Buying guide

  • Transaction fees vary between 13 and 20 per cent of the purchase price, including a 2 per cent notary fee and a 6 per cent property transfer tax. Estate agent fees (which range from 3.5 to 8 per cent) are split between seller and buyer.

What you can buy for . . . 

  • €745,000 A 126 sq m flat in the attractive Westend area

  • €1.9m An exclusive penthouse of 244 sq m in the charming diplomats’ quarter

Follow @FTProperty on Twitter or @ft_houseandhome on Instagram to find out about our latest stories first. Listen to our podcast, Culture Call, where FT editors and special guests discuss life and art in the time of coronavirus. Subscribe on Apple, Spotify, or wherever you listen.

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German accounting watchdog chief to step down in wake of Wirecard




The head of Germany’s accounting watchdog is to step down following mounting political pressure over corporate governance shortcomings exposed by the Wirecard fraud.

Edgar Ernst, the president of the Financial Reporting Enforcement Panel (FREP), said on Wednesday he would depart by the end of this year. He is the third head of a regulatory body to lose his job in the wake of one of Germany’s biggest postwar accounting scandals.

The collapse of Wirecard, which last summer filed for insolvency after uncovering a €1.9bn cash hole, triggered an earthquake in Germany’s financial and political establishment.

Felix Hufeld, president of BaFin, the financial regulatory authority, and his deputy Elisabeth Roegele were pushed out by the German government in January for failing to act on early red flags suggesting misconduct at Wirecard. Ralf Bose, the head of Germany’s auditors supervisor Apas, was fired after disclosing he traded Wirecard shares while this authority was investigating the company’s auditor, EY. The German government is also working to revamp the country’s accounting supervision and financial oversight.

Meanwhile, criminal prosecutors in Frankfurt are evaluating a potential criminal investigation into BaFin’s inner workings and on Wednesday asked the market authority to hand over comprehensive documents, the prosecutors office told the FT, confirming an earlier report by Handelsblatt. The potential scope of any investigation as well as the individuals who might be targeted is still unclear. BaFin declined to comment.

Ernst came under pressure as the parliamentary inquiry commission uncovered that he joined the supervisory board of German wholesaler Metro AG in an apparent violation of internal governance rules, which from 2016 banned FREP staff from taking on new supervisory board roles.

Last week, the former chief financial officer of Deutsche Post filed a legal opinion to parliament defending his move. He argued that his employment contract was older than the 2016 ban on board seats and hence trumped the tightened governance regulations.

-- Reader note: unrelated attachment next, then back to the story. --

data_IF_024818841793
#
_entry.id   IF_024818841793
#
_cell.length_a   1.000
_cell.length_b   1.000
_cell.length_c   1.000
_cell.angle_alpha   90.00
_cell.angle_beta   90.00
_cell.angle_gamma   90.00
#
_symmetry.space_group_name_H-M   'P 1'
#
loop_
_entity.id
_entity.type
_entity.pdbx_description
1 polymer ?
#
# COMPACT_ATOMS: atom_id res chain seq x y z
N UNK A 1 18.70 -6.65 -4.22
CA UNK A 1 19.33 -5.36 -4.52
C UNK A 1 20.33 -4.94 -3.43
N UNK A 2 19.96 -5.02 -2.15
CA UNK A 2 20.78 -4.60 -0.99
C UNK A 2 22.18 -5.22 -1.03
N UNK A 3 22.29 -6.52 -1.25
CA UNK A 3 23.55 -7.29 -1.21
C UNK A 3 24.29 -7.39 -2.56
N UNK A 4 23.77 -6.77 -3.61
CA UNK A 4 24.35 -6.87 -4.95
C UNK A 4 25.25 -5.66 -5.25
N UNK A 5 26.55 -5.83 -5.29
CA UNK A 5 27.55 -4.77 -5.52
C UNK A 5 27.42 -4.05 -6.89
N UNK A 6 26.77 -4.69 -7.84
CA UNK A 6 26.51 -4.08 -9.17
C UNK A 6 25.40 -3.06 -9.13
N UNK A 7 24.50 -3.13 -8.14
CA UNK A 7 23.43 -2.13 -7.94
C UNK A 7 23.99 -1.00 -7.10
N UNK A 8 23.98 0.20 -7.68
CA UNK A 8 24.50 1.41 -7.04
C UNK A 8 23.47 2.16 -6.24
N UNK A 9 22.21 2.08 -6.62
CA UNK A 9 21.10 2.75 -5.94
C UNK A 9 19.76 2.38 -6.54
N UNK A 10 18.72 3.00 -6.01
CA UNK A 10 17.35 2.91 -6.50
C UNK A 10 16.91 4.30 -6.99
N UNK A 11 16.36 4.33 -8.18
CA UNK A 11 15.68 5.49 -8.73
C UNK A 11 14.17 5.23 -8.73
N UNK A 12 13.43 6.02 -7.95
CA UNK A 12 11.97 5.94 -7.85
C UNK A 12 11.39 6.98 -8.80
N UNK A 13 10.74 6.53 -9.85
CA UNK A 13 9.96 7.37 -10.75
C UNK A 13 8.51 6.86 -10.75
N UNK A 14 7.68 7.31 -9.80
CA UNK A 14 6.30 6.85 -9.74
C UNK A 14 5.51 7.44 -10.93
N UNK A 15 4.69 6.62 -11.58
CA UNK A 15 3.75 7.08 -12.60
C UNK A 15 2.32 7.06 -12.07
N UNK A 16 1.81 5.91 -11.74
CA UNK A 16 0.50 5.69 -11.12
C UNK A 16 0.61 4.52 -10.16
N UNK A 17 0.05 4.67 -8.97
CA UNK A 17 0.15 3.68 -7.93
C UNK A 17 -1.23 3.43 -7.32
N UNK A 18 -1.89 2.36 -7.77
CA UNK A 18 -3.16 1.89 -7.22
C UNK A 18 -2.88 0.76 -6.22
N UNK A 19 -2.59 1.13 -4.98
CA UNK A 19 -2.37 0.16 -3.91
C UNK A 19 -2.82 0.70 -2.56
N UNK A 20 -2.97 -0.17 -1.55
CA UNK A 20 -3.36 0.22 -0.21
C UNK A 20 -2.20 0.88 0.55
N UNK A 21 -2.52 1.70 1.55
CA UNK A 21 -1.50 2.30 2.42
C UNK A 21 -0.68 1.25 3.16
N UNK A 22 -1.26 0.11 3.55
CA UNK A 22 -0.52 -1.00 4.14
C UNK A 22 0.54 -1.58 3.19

The German government had subsequently threatened to ditch the private-sector body which currently has quasi-official powers.

In a statement published on Wednesday evening, FREP said that Ernst wants to open the door for a “fresh start” that would be untainted by the discussions around his supervisory board mandates. “FREP is losing a well-versed expert in capital markets,” the body said.

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Putin and Lukashenko’s ski fun shows cold shoulder to EU




As news of new EU sanctions against Russia began to leak out of a meeting of bloc foreign ministers on Monday afternoon, Vladimir Putin and his Belarusian counterpart Alexander Lukashenko were discussing a different challenge to the Russian president.

“You can try to compete with Vladimir Vladimirovich,” Lukashenko, in ski gear, said to his son, Nikolai. “But you probably won’t catch up,” he added, with a smile to Putin as the Russian leader pushed off down the slope.

Putin and Lukashenko are the men behind Europe’s two repressive crackdowns over the past six months, who have both jailed or exiled their most prominent opponents and seen their security forces violently assault and detain thousands of peaceful protesters.

But in a summit in the snow-covered mountains of Sochi, on Russia’s southern coast, they revelled in their twosome of leaders shunned and sanctioned by Brussels, in a calibrated message to the EU that the cold-shoulder was mutual.

For foreign policy experts there were few details to digest, despite the complex negotiations going on behind the scenes as the two post-Soviet states seek to recalibrate their future relationship.

Putin is keen to deepen integration on Moscow’s terms. Lukashenko is desperate for Russian investment and trade co-operation but is loath to relinquish sovereignty. Yet in place of diplomatic negotiations and policy pronouncements, photographs and video footage of the two leaders enjoying each other’s company were in full display.

At the outset, Putin, in jeans and an open-collar shirt and blazer, greeted his guest with a handshake and a hug. “Even our appearance, clothes and so on, suggest that these are serious negotiations in ordinary clothes,” Lukashenko quipped. “It suggests that we are close people.”

Pleasantries exchanged, it was time for the salopettes and ski boots, and a shared chairlift to the summit. Putin, pushing off confidently, set off down the gentle slope, Lukashenko in his wake.

After a short ride on snowmobiles back to their chalets, discussions continued over more than six hours — and what appeared to be three different sized wine glasses.

“The optics for the international audience is that they have been able to maintain their positions and nothing can be done against them,” said Maryia Rohava, a research fellow at Oslo university specialising in post-Soviet relations.